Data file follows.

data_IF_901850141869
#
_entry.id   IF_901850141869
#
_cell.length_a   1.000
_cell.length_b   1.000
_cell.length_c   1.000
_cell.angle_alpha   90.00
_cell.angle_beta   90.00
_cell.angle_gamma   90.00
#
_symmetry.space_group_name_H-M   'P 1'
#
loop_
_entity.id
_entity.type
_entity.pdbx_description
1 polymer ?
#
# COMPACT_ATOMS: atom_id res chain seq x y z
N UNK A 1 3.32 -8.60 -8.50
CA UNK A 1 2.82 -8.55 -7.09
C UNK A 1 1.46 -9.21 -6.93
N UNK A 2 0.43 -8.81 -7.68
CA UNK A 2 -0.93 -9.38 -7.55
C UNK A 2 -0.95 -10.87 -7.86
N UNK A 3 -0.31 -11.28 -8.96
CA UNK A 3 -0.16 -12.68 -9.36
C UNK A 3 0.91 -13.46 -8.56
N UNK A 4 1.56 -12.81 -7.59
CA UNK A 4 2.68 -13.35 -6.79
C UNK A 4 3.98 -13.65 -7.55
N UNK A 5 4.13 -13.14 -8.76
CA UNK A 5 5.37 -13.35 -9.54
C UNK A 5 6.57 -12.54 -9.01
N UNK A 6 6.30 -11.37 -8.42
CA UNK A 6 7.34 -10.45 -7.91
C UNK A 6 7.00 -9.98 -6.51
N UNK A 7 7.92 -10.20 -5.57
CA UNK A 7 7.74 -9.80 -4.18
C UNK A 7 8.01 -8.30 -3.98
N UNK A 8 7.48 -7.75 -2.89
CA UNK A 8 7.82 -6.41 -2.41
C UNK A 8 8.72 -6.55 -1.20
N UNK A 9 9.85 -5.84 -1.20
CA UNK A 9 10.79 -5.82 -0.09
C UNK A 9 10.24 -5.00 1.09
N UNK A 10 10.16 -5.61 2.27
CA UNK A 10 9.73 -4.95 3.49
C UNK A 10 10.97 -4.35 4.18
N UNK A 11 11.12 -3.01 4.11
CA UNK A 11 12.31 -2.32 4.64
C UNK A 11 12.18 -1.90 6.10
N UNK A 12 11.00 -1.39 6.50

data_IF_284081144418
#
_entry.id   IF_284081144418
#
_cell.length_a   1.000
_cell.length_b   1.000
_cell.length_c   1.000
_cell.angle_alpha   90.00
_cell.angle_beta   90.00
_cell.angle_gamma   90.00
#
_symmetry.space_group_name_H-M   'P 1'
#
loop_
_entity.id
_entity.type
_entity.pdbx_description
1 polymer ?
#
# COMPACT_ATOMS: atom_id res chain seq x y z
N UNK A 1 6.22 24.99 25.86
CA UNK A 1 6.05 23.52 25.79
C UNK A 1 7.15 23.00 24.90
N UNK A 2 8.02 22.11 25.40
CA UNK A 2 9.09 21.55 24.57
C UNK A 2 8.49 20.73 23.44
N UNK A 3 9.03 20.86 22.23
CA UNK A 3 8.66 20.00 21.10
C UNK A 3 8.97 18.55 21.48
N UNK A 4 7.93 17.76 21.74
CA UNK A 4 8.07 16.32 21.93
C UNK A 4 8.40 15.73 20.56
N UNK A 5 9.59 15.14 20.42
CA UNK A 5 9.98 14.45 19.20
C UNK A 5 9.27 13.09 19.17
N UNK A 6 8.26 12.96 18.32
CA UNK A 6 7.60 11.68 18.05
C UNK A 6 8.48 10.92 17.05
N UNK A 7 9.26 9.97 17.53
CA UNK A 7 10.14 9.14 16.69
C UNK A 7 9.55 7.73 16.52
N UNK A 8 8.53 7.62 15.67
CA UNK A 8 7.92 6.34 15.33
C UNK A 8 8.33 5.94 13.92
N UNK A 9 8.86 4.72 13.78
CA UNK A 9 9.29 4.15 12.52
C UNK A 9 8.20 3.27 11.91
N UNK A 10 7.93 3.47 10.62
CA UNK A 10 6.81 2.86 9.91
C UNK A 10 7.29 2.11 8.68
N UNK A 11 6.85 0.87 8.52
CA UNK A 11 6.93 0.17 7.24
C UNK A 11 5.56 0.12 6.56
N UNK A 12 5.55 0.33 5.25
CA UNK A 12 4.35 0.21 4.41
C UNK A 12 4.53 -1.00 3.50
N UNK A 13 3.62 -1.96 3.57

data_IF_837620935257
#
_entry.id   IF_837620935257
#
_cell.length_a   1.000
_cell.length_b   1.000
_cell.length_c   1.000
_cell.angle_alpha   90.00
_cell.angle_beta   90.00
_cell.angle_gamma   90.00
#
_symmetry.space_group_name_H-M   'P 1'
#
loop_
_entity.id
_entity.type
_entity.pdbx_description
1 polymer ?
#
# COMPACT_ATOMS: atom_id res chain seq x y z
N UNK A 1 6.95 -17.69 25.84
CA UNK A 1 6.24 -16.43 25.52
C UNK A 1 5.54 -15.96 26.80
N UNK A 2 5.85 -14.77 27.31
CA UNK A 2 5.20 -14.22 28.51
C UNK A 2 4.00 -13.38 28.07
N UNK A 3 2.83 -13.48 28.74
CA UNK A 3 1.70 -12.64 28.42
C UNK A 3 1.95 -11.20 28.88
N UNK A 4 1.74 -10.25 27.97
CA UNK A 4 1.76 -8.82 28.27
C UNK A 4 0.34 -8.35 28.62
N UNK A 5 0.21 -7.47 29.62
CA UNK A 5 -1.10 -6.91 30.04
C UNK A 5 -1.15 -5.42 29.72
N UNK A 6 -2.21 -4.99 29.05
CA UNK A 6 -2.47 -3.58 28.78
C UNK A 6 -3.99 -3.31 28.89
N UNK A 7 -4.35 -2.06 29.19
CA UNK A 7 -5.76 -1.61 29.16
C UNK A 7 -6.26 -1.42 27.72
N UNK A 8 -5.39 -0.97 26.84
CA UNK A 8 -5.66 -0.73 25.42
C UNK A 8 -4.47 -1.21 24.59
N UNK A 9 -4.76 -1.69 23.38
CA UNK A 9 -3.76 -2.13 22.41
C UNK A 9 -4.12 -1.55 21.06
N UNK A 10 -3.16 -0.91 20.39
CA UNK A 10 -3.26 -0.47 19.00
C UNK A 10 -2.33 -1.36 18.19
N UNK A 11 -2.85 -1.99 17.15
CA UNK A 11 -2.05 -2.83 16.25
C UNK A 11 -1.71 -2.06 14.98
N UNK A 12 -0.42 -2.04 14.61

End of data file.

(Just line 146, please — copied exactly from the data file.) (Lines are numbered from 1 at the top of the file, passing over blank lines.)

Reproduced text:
C UNK A 5 -1.15 -5.42 29.72